Lots of people have played multiple characters in one project (whether film or television). Usually, the hair, makeup, and costuming do most of the work. What makes Tatiana Maslany so amazing is that she isn’t content to leave it to those external factors to separate her characters. When Sarah walks into the Dyad party pretending to be Cosima, it’s obvious that it’s Sarah and not Cosima, even with the hair and costume matching Cosima and even without the slightly heavy-handed trick of having her peek over the glasses that would restrict Sarah’s vision. Her bearing is different. The way she moves her eyes is different. Her stance when she walks is different. Most actors would need the peering over the glasses to tell us that it was Sarah, but with Maslany that little trick was so unnecessary as to be rather annoying.
It’s instructive to compare this series’s narrative structure to that of Breaking Bad. Breaking Bad was the greatest series in history, and what it did best was to build tension. It built tension by standing still–repeatedly leaving us desperate to know the next step in the saga of Heisenberg but making us wait for it. Orphan Black is similarly tense, but it builds its tension in a completely different way–by relentlessly moving forward and doing it on a clear path through the twisting wilderness that it inhabits.
The plot of this series is a complex mass of weirdness. There is a batch of many clones created and owned by a shadowy, bizarre company. Some of the clones have had mental stability issues. Some of them seem to be failing physically. A shadowy religious organization is hunting them.
However, the narrative of the series is rather simple: We follow Sarah Manning, one of the clones, as she discovers all of this information after seeing another clone, Beth, commit suicide by jumping in front of a train. The series doesn’t have the flashbacks and flash-forwards that Breaking Bad had and rarely gives us anything of a sidetrack, instead just following Sarah through every scene. It’s a clever technique that simplifies what could otherwise be a dizzyingly complex story and helps us to keep track of the various identities Maslany is playing, though her performance does that enough on its own.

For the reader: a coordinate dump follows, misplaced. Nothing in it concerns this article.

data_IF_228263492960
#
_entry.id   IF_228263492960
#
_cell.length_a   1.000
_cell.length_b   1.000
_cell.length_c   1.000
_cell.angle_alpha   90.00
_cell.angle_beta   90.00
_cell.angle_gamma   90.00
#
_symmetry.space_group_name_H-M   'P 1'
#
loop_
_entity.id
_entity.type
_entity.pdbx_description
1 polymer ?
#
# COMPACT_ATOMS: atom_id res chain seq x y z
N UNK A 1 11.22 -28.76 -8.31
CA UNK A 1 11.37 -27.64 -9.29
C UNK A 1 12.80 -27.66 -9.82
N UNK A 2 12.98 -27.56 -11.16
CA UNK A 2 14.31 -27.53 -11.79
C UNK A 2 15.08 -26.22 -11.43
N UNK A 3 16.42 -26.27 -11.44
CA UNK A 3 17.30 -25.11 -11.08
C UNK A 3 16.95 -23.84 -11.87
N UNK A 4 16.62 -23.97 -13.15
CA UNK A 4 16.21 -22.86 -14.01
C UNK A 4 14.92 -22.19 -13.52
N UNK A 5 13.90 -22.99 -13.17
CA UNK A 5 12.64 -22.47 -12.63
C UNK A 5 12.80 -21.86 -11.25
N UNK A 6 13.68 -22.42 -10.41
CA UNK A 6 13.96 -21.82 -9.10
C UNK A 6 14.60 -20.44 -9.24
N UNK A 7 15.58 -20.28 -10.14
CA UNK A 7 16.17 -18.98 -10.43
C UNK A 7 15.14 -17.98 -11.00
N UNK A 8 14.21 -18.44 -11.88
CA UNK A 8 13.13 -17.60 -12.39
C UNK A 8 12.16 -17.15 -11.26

In this episode, we jump right back into the story where we left it at the end of season one. Sarah, having discovered her daughter missing and the house where she was being kept ransacked, starts searching for anyone who may be able to help as she moves forward, ducking into a dumpy diner only to be accosted by armed men whom she assumes were sent by Rachel. She narrowly escapes them and decides to get a gun and somehow go after Rachel, without a plan about how to accomplish it. Eventually, she succeeds only to discover that Rachel didn’t actually kidnap her daughter–instead, it appears that she was kidnapped by the radical religious group that has been hunting down the clones. Rachel just used her worry as bait to get Sarah there.
It’s a tense, taught episode that clearly and succinctly continues the story while interestingly revealing almost nothing. The entire episode really existed only to tell Sarah that Dyad didn’t have Kira, and yet watching her jump through the hoops to discover that fact was actually the point, and that’s what makes this more action-oriented series so different from Breaking Bad and so compelling in its own way (well, besides Tatiana Maslany).
- Am I the only person who was bothered by this? A sexy woman walks into cheap, crappy, deserted diner all wet and bedraggled and this big guy behind the counter doesn’t charge her for her tea, and she’s just totally okay with that and not creeped out at all. That just seemed like a sexual assault waiting to happen. I know Sarah is definitely tough enough not to be scared, but to be as calm and accepting of the free tea as she was seemed a little weird to me.
- I still can’t decide how I feel about Matt Frewer’s performance as the nefarious Dr. Leekie. That weird over-broad smile and high-pitched voice are so bizarre and unnatural that, while they logically make sense for Leekie, they still just strike me very oddly. Evelyne Brochu is less extreme but similarly confusing to me.
- Does anyone else think, “Hey, it’s Mr. Big Dick” every time Paul is on screen? And does anyone else find Dylan Bruce so wooden that you wish Paul would just go away somehow?
- Cosima is still my favorite clone.